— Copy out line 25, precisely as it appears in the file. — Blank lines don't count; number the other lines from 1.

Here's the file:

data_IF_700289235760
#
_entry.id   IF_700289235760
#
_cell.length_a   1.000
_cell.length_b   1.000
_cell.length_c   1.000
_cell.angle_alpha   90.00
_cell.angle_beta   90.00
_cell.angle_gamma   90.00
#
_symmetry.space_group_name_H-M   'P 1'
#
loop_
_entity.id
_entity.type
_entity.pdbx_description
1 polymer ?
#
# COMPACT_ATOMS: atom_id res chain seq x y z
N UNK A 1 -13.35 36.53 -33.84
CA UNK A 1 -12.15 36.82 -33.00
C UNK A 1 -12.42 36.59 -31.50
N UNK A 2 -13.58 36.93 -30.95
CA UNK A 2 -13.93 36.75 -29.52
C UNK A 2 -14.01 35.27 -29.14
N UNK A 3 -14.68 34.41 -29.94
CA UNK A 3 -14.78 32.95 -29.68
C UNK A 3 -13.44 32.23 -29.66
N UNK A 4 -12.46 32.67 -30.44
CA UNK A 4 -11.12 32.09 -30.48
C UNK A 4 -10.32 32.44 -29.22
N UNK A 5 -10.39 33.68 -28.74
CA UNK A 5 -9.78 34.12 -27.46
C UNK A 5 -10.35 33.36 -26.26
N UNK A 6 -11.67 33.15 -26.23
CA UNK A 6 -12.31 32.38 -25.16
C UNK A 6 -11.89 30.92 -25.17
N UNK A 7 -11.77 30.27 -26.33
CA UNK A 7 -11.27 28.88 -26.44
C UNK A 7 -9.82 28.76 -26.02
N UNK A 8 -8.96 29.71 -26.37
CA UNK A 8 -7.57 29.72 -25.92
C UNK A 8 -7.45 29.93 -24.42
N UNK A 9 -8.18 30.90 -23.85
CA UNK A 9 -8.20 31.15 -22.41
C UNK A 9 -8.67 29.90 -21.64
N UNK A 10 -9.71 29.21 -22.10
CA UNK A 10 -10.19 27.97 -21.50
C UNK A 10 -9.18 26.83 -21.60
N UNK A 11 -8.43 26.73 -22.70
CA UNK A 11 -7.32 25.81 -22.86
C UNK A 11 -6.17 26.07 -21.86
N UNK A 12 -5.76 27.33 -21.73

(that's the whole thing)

CA UNK A 2 -13.93 36.75 -29.52